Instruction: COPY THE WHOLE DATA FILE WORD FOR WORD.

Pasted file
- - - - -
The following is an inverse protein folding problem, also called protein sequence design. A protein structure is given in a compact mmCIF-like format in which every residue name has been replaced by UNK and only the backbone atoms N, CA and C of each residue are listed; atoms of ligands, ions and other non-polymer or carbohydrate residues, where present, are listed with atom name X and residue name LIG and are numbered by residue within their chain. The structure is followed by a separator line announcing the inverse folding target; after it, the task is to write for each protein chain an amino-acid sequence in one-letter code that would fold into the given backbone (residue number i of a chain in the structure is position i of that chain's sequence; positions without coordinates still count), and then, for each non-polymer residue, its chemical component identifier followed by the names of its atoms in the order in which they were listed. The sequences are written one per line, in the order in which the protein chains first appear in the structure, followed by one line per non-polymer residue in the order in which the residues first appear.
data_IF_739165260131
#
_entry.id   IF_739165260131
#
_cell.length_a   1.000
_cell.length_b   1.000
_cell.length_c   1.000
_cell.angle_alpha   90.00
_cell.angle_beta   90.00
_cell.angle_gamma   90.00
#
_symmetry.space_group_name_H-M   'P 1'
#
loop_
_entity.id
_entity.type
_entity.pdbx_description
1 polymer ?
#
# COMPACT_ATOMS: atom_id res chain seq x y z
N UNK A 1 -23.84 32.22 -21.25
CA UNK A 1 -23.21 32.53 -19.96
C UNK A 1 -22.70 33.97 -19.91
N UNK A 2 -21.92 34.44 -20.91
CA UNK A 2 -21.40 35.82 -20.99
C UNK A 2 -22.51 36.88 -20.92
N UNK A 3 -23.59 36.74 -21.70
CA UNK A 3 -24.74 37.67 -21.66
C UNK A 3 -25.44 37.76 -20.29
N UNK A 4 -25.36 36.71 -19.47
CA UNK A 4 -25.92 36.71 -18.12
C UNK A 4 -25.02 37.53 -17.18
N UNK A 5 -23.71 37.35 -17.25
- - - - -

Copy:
The following is an inverse protein folding problem, also called protein sequence design. A protein structure is given in a compact mmCIF-like format in which every residue name has been replaced by UNK and only the backbone atoms N, CA and C of each residue are listed; atoms of ligands, ions and other non-polymer or carbohydrate residues, where present, are listed with atom name X and residue name LIG and are numbered by residue within their chain. The structure is followed by a separator line announcing the inverse folding target; after it, the task is to write for each protein chain an amino-acid sequence in one-letter code that would fold into the given backbone (residue number i of a chain in the structure is position i of that chain's sequence; positions without coordinates still count), and then, for each non-polymer residue, its chemical component identifier followed by the names of its atoms in the order in which they were listed. The sequences are written one per line, in the order in which the protein chains first appear in the structure, followed by one line per non-polymer residue in the order in which the residues first appear.
data_IF_739165260131
#
_entry.id   IF_739165260131
#
_cell.length_a   1.000
_cell.length_b   1.000
_cell.length_c   1.000
_cell.angle_alpha   90.00
_cell.angle_beta   90.00
_cell.angle_gamma   90.00
#
_symmetry.space_group_name_H-M   'P 1'
#
loop_
_entity.id
_entity.type
_entity.pdbx_description
1 polymer ?
#
# COMPACT_ATOMS: atom_id res chain seq x y z
N UNK A 1 -23.84 32.22 -21.25
CA UNK A 1 -23.21 32.53 -19.96
C UNK A 1 -22.70 33.97 -19.91
N UNK A 2 -21.92 34.44 -20.91
CA UNK A 2 -21.40 35.82 -20.99
C UNK A 2 -22.51 36.88 -20.92
N UNK A 3 -23.59 36.74 -21.70
CA UNK A 3 -24.74 37.67 -21.66
C UNK A 3 -25.44 37.76 -20.29
N UNK A 4 -25.36 36.71 -19.47
CA UNK A 4 -25.92 36.71 -18.12
C UNK A 4 -25.02 37.53 -17.18
N UNK A 5 -23.71 37.35 -17.25